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  35. "you might find me hidden somewhere in the story. I hope not, if I’m any good at all, you bought the lie hook, line, and sinker.''

    Life being so short, why aim for concealment?

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    1. From a writer's perspective it's not necessarily concealment, rather the desire for the reader to find themselves in the story.

      Thanks for stopping by! (Hugs)Indigo

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  36. Dear friend, how lovely this is. And heartbreaking, and hopeful. I'm a fan.

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    1. Thank you so much! Delighted to have you here.(Hugs) Indigo

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  37. Sometimes life can be a lie, appearing to be what it is not...love Oscar's thought. Love this entry! brilliant!!!

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    1. It's been a while sweet friend! (Hugs)Indigo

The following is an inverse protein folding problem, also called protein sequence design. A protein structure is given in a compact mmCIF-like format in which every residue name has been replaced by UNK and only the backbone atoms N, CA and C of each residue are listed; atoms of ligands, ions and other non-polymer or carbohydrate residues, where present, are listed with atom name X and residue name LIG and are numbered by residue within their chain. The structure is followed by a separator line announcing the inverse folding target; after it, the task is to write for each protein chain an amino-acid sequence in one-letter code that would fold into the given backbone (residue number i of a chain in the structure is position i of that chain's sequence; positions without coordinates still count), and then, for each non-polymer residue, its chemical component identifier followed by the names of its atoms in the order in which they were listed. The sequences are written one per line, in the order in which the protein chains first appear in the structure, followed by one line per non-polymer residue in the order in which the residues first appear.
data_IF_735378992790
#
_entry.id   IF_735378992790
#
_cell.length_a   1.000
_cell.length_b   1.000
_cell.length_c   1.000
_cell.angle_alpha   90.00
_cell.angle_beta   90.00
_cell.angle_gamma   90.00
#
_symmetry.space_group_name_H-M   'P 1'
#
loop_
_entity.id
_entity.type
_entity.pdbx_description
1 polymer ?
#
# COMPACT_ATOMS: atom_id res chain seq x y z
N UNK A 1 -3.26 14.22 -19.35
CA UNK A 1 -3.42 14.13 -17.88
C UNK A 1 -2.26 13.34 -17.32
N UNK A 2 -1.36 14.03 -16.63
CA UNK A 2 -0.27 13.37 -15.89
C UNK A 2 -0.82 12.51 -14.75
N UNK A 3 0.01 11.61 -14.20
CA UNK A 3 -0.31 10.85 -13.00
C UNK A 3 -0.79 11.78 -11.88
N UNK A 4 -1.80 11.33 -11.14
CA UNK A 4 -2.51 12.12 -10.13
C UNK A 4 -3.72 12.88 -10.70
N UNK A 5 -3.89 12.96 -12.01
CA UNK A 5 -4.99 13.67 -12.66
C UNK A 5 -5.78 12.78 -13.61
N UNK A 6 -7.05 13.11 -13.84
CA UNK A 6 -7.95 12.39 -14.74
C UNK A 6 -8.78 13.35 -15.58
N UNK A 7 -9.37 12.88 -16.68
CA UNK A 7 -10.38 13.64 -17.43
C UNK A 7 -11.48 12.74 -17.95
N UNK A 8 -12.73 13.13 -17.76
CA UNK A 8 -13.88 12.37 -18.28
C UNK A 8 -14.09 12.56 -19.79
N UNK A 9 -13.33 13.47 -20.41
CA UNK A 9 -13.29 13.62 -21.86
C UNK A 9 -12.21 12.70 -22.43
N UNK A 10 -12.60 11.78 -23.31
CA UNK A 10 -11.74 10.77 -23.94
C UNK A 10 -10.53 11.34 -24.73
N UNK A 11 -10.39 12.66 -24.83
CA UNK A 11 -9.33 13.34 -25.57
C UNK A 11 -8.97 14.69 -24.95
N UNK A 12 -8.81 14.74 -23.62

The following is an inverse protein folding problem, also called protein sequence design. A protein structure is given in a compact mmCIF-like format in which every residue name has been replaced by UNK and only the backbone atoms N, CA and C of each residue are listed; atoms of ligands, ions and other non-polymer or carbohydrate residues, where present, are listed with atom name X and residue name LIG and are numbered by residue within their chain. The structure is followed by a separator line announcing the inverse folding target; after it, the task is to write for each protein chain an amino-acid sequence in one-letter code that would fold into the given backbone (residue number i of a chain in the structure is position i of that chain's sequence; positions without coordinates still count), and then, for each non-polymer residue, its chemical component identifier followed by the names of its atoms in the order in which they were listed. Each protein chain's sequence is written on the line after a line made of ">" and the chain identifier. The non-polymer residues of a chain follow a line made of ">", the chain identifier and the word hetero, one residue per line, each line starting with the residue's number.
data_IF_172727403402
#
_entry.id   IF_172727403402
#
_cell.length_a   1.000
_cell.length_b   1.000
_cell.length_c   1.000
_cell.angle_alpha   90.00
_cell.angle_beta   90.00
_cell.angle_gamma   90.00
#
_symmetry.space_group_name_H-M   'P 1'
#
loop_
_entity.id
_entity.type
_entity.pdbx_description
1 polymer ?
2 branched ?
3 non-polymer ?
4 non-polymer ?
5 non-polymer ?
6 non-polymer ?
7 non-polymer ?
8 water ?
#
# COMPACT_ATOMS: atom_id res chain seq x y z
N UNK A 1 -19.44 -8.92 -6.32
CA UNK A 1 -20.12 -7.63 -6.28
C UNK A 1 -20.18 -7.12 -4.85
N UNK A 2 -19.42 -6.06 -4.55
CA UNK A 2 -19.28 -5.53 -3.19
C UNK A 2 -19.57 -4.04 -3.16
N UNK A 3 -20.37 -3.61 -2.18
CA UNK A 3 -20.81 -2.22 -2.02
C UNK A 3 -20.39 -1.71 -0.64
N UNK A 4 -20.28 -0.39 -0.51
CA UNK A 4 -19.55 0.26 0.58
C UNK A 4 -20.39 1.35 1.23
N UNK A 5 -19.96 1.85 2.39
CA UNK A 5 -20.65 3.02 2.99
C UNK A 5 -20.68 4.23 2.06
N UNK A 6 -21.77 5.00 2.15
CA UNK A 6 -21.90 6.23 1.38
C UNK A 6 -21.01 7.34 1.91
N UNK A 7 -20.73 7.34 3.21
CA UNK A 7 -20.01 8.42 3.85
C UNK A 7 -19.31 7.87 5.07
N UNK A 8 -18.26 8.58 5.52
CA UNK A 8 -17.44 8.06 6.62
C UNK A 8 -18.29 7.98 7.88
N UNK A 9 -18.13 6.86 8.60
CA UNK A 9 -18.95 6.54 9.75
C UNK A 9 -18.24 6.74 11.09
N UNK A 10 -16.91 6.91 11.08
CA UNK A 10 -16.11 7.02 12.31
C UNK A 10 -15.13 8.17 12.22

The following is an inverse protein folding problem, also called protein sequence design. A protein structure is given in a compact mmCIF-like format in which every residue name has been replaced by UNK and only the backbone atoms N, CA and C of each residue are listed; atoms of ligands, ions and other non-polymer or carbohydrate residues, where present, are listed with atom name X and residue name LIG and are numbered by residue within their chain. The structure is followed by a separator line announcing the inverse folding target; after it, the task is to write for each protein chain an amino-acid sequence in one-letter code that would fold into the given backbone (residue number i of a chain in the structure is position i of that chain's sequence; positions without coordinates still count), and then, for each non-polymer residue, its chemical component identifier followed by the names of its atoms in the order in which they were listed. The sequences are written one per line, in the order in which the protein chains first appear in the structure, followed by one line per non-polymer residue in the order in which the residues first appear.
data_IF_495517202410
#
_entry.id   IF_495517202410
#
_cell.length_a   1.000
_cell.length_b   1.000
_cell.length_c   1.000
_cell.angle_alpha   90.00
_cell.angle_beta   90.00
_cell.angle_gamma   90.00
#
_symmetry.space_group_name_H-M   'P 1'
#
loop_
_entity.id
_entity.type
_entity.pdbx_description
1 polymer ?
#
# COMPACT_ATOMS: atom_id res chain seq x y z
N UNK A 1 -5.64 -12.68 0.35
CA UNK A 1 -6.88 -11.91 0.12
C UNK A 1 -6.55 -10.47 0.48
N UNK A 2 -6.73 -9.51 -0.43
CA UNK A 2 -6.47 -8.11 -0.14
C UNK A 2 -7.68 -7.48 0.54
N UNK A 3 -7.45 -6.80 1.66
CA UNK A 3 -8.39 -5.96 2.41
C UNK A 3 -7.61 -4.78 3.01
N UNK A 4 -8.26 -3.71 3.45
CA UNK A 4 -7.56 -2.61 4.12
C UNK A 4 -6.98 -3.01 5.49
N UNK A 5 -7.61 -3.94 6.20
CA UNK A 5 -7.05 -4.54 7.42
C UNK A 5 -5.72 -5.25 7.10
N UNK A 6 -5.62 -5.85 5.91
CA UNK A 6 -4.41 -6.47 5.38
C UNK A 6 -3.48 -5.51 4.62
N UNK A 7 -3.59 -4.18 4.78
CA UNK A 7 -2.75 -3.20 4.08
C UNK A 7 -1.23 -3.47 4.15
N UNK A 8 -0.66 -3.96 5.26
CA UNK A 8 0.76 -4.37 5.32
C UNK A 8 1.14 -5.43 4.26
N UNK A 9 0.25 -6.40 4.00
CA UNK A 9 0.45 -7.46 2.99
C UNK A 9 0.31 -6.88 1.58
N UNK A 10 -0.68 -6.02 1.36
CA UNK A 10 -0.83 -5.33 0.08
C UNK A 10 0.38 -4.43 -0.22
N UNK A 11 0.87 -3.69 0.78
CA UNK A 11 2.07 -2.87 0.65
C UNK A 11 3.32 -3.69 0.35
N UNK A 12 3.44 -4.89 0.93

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  38. Working hard at learning ASL (and so I understand Deaf Culture and Deaf Pride to the nearest of my ability as an ally), I feel like when you wrote "When I write, I'm not deaf" to be an expression of you overcoming what others perceive as a limitation or boundary on your ability to express and communicate your thoughts and feelings. In which case, I think it's an authentic truth that comes from your sense of who you are (and what right do we have to shake our heads no at that?) When I write, I am not a victim or survivor, just a normal girl. But many would disagree with that if filed under, say, a medical context. Writing allows us to loose our chains of the way we (and others) have defined us and to take flight. There is no dishonesty in tossing off labels. Just freedom from the limitations of our own thought.